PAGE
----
0 Comments · Wednesday, February 19, 2014
The debate over
responsible bidder is Cincinnati’s opportunity to switch the dynamic
between workers and bigger businesses.
by German Lopez
Posted In: News
at 12:38 PM | Permalink
Cradle Cincinnati hopes to reduce infant deaths through new initiative
Cincinnati and Hamilton County saw infant mortality rates
drop to the lowest on record in 2013, but the city and county’s rates
for infant deaths remained far above the national average, according to a
report released Tuesday by advocacy group Cradle Cincinnati.In 2013, the city saw 53 babies die before their first
birthday, or 9.9 deaths per 1,000 live births. Throughout the county,
the deaths of 95 babies put the rate at 8.9 deaths per 1,000 live
births.But in the past five years, the city’s infant mortality
rate hit 12.4 deaths per 1,000 live births and the county’s rate reached
9.9 deaths per 1,000 live births.Even worse, black families in Hamilton County were twice
as likely as white families to have a baby die before his or her first
birthday.In comparison, the national average for infant mortalities was 6.1 deaths per 1,000 live births in 2011.To help reduce the region’s high infant mortality rates, Cradle Cincinnati points to a few potential targets:• Short pregnancy spacing, meaning 18 months or fewer
between births, can lead to premature birth. It was associated with 33
percent of the county’s infant mortalities last year.• Maternal smoking during pregnancy can lead to premature
birth and birth defects. It was associated with 15 percent of the
county’s infant mortalities last year.• The local rate of sleep-related infant deaths in Hamilton
County is triple the national average. Many of these deaths could be prevented
by ensuring a baby sleeps alone, on his or her back and in a crib,
Cradle Cincinnati found.Cincinnati’s high rate of infant mortalities are one of
the many factors that help explain the city’s disparities in life
expectancies, according to Cincinnati Health Department officials.
A CityBeat analysis of U.S. Census Bureau and
Cincinnati Health Department data also tied neighborhood life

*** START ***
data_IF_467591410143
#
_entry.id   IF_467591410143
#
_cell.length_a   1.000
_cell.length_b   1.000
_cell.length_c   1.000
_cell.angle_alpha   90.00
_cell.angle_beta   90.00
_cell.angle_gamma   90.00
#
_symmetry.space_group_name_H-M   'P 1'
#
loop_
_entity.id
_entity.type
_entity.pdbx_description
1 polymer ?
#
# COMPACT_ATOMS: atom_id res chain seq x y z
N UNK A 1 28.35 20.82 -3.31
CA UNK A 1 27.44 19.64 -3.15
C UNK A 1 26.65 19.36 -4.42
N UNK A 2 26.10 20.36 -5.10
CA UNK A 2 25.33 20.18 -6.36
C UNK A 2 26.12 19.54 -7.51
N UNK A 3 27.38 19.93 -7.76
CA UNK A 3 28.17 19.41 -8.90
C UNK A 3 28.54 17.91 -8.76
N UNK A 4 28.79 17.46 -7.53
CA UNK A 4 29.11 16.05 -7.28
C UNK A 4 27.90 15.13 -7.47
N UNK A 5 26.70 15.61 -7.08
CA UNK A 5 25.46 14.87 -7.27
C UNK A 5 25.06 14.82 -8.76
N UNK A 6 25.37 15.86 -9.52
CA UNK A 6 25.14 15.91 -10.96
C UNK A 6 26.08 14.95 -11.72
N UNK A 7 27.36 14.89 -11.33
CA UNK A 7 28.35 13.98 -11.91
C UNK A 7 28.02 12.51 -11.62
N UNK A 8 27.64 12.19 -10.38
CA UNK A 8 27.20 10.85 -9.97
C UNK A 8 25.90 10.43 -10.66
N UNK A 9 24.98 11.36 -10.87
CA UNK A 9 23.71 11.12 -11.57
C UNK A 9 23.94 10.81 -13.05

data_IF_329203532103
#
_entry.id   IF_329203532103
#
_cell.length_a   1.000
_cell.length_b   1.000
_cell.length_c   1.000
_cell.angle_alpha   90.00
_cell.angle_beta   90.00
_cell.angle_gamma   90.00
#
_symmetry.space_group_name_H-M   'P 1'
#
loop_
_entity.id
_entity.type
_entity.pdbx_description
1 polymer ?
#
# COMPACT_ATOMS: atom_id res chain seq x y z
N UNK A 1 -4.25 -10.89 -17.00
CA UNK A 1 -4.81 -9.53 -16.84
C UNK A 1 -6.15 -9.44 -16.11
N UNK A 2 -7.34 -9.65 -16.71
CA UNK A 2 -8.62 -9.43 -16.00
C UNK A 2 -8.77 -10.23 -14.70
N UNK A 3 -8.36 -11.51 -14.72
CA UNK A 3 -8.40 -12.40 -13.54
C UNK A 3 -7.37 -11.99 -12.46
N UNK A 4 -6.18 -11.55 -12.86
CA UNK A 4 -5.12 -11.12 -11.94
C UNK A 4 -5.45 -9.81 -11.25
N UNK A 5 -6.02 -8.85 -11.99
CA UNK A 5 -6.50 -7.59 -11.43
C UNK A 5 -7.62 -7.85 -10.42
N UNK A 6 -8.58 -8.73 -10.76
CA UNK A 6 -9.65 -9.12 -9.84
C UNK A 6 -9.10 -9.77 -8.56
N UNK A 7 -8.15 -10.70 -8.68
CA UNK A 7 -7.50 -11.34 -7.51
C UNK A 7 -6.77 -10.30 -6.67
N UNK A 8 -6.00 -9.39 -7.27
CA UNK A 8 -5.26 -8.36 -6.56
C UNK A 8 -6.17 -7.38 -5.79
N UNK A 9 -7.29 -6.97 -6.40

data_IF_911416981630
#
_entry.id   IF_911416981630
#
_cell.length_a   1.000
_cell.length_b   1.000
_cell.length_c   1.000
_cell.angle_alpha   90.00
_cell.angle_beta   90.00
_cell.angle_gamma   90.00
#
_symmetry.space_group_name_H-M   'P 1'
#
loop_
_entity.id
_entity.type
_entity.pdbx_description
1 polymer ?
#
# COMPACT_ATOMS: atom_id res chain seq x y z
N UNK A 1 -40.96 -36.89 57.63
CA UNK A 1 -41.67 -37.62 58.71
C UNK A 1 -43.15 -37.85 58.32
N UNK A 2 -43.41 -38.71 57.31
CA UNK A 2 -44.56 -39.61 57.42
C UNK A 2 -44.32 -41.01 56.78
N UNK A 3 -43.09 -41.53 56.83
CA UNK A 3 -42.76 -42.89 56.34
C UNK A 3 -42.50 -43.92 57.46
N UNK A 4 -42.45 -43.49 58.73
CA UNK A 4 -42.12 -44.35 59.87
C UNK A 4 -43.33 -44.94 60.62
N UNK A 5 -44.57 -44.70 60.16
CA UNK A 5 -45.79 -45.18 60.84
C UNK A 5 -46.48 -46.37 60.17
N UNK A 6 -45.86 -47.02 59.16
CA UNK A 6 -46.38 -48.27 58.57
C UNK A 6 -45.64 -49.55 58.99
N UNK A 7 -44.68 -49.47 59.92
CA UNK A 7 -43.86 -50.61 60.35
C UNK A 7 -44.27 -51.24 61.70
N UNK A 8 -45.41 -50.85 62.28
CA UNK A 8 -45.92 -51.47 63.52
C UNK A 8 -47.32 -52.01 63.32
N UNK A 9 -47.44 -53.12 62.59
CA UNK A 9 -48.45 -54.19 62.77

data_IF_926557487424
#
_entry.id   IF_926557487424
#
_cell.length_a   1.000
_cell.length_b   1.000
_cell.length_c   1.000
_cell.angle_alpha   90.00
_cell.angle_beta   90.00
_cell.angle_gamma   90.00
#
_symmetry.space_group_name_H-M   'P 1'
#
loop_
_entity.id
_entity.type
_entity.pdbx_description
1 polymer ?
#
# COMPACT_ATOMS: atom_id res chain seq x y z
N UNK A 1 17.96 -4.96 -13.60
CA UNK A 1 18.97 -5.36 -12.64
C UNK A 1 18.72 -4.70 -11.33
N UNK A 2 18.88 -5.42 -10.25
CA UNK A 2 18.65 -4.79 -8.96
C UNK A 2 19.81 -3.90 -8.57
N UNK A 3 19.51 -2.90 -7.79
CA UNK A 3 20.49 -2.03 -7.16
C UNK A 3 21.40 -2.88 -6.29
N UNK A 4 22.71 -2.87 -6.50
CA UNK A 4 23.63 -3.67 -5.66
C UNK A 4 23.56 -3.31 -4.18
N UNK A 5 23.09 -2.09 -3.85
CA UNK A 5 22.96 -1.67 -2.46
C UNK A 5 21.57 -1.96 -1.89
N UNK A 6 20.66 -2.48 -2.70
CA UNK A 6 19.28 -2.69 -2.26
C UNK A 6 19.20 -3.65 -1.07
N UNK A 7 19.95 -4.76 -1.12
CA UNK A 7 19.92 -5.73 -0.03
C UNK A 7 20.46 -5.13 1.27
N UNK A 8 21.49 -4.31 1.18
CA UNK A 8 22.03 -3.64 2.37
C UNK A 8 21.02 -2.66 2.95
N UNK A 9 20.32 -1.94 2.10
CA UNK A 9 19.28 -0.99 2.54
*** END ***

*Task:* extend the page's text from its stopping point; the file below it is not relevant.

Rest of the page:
expectancies to income levels. The strong correlation could suggest a connection
between poverty and earlier death.Through the Cradle Cincinnati initiative established last year, local officials hope to put an end to the disturbing trends.
“We are cautiously optimistic that these numbers are going
down, but we still have a very long way to go,” said Hamilton County
Commissioner Todd Portune, founder and co-chair of Cradle Cincinnati, in
a statement. “We cannot rest until every child born in Hamilton County
lives to see his or her first birthday.”
Cradle Cincinnati’s full report:
by German Lopez
Demographics, overall numbers move in right direction
The federal government reported slightly better numbers in
January for Obamacare’s once-troubled online marketplaces, but Ohio and
the nation still fall far short of key demographic goals.
For the first time since HealthCare.gov’s glitch-ridden rollout, the U.S. Department of Health and Human Services’ (HHS) numbers show the amount of new enrollees actually beat projections.
About 1,146,100 signed up for Obamacare in January, slightly higher
than the 1,059,900 previously projected by the Centers for Medicare and
More importantly, a small boost in young adults means 25
percent of 3.3 million enrollees across the nation and 21 percent of
60,000 Ohio enrollees were aged 18 to 34. That’s up 1 percentage point
for the nation and 2 percentage points for Ohio.
The White House previously said 39 percent of enrollees
need to be young adults, who tend to be healthier, to avoid driving up
health care costs by filling the insurance pool with older, sicker
people who typically use more resources.
HHS’ numbers only reflect people who signed up for a
health plan, not people who paid for their first premium, which is
widely considered the final crucial step to getting covered.
Nearly nine in 10 single, uninsured young adults could
qualify for financial assistance through the health care law or free
Medicaid, which expanded eligibility in Ohio through Obamacare, according to HHS.
by German Lopez
As project moves forward, National Church Residences initiates community engagement
The group heading a supportive housing project in Avondale on Friday announced it will initiate monthly "good neighbor" meetings to address local concerns, with the first meeting scheduled at the Church of the Living God, located at 434 Forest Ave., on Feb. 25 at 6 p.m. National Church Residences (NCR) says the meetings will help "set the highest property, safety, and conduct standards" for the 90-unit Commons at Alaska facility, which will aid chronically homeless,
disabled and low-income individuals."National Church Residences is excited to become part of the revitalization of the Avondale neighborhood," said Amy Rosenthal, senior project leader for NCR, in a statement. "Through this series of meetings, we look forward to sitting down with our neighbors and answering their questions about our organization and in particular the planned apartment community."The meetings should help address some Avondale residents' concerns about the project. Although several opponents of the facility say their opposition is not rooted in a not-in-my-backyard attitude that follows so many supportive housing projects, critics consistently argue the housing facility will attract a dangerous crowd that would worsen public safety in the neighborhood.Critics' claims actually contradict some of the research done on supportive housing. A study conducted for similar
facilities in Columbus found areas with permanent supportive housing
facilities saw the same or lower crime increases as demographically